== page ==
Bob Frame has wanted to be part of another production of "Li'l Abner" for almost 50 years.
Frame, who heads the theater department at Cayuga Community College, is directing the Auburn Players Community Theatre's production of the musical based on Al Capp's long-running comic strip this weekend at the college. One reason Frame has waited so long to do the show again after performing it in middle school, he said, is the difficulty of finding suitable actors for the title role.
But in Shane Heidecker, a performer in the Merry-Go-Round Youth Theatre program, Frame found the "strong, good lookin' guy who can sing" to be his Abner.
With book by Norman Panama and Melvin Frank, music by Gene De Paul and lyrics by Johnny Mercer, the musical takes place in the strip's hillbilly-spoofing setting of Dogpatch. Daisy Mae (Jessica Alexander) tries to catch Abner's eye, but he'd rather catch fish — until Dogpatch is selected to become a nuclear test site. The town's quest to prove it's worth saving leads Abner, and the tonic that gives him strength, to Washington. But General Bullmoose (Kristina Abbott) plots to steal the formula, while wrestler Earthquake McGoon (McCuin Gould) plots to steal Daisy Mae's hand in marriage.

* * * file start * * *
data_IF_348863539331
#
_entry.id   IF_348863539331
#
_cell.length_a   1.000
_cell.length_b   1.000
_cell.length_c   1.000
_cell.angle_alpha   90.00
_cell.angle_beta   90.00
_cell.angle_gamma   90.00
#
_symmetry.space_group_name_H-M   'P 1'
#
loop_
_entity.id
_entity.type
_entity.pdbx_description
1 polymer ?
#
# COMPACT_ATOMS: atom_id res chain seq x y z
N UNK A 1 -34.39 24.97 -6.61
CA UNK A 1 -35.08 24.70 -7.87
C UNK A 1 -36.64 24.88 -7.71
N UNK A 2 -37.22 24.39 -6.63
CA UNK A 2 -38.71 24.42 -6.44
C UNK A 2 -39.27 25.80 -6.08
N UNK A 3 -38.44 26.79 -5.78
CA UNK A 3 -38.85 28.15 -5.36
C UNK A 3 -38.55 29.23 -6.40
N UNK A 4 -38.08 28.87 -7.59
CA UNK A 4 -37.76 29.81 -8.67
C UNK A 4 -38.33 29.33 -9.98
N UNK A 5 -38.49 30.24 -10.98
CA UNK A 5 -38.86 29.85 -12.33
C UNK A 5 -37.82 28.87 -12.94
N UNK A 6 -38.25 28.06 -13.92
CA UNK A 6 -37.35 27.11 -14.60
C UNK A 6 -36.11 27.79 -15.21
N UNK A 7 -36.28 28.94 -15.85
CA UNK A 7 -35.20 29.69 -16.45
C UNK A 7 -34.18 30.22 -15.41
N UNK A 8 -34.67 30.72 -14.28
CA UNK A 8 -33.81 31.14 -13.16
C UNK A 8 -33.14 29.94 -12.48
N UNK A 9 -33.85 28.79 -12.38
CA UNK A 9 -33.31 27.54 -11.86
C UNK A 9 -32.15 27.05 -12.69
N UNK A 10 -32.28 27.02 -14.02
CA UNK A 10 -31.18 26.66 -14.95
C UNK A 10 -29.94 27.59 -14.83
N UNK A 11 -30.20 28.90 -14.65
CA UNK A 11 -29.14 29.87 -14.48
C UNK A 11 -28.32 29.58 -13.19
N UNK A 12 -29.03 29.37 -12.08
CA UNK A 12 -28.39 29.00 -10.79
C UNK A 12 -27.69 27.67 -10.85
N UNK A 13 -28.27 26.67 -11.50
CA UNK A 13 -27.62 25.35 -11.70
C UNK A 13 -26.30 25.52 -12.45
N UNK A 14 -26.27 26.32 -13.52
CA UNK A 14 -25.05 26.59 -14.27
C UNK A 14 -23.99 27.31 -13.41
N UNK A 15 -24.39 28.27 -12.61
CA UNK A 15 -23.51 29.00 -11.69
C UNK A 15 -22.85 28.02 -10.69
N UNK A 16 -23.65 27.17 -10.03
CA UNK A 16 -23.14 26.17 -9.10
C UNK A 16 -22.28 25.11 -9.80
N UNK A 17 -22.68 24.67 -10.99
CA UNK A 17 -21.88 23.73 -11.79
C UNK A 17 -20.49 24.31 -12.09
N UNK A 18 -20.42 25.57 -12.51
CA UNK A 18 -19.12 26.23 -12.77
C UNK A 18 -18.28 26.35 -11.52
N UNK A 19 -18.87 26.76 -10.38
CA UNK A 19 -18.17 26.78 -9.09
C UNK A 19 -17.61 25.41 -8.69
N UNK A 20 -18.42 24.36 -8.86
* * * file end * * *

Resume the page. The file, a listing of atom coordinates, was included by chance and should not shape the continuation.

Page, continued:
The end result of what the Finger Lakes Musical Theatre Festival does is art. It's subjectiv…
Though based on a humble comic strip, the musical is big, Frame said. He directs more than 40 performers on stage, who sing and dance in front of scenery made by Syracuse designer Navroz Dabu, and under lighting designed by Michael Broughton, formerly of the Finger Lakes Musical Theatre Festival. Their colorful costumes, meanwhile, come with plenty of patches, to be sure.
"The world they've created for the actors to live in has been so wonderful," Frame said.
Though the show's secondary plots involve Republicans and Democrats who hate each other, as well as capitalists trying to seize control of a product, "Li'l Abner" doesn't point its finger in any particular directions, Frame said. And its characters are broad sketches, he continued, so not knowing anything about the comic strip won't stop audiences from having a good time.
"It's the old-style musical where you walk in, you sit down, you toe-tap and you enjoy the story happening in front of you," he said. "And you come out feeling good."